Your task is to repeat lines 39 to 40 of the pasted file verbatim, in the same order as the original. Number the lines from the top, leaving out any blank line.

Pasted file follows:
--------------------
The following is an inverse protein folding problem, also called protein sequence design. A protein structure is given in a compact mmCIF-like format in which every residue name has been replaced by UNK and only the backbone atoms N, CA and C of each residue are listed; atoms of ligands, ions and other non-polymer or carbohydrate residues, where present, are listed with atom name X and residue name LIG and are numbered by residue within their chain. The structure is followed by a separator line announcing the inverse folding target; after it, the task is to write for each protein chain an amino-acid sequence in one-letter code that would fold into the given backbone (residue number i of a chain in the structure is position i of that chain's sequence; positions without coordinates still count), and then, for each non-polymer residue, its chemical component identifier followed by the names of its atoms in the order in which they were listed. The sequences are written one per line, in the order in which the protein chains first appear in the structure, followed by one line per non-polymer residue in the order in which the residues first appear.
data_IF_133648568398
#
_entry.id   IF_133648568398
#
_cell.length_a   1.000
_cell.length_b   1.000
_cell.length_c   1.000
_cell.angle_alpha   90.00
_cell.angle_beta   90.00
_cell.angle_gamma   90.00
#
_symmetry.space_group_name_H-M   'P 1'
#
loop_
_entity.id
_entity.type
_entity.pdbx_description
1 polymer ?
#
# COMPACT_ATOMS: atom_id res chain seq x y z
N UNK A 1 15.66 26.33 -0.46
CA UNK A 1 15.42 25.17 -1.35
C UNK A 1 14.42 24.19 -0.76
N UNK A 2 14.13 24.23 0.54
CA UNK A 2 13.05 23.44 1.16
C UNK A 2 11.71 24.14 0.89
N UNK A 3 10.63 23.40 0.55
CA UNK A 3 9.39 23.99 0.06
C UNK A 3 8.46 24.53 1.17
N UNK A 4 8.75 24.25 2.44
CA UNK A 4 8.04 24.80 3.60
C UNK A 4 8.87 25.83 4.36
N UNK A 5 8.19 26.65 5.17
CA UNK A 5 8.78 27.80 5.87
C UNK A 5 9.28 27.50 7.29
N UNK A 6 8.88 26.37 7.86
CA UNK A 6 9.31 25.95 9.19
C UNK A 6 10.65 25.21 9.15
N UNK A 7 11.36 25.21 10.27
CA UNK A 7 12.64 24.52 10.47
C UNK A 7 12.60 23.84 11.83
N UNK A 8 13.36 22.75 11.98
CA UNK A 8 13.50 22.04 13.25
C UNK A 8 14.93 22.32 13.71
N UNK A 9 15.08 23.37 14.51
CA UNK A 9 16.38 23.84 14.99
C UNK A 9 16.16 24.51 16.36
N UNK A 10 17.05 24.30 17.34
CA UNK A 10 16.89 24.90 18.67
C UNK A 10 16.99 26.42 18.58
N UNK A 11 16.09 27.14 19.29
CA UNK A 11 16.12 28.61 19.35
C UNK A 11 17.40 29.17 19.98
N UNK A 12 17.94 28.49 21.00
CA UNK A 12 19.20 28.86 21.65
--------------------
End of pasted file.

C UNK A 6 10.65 25.21 9.15
N UNK A 7 11.36 25.21 10.27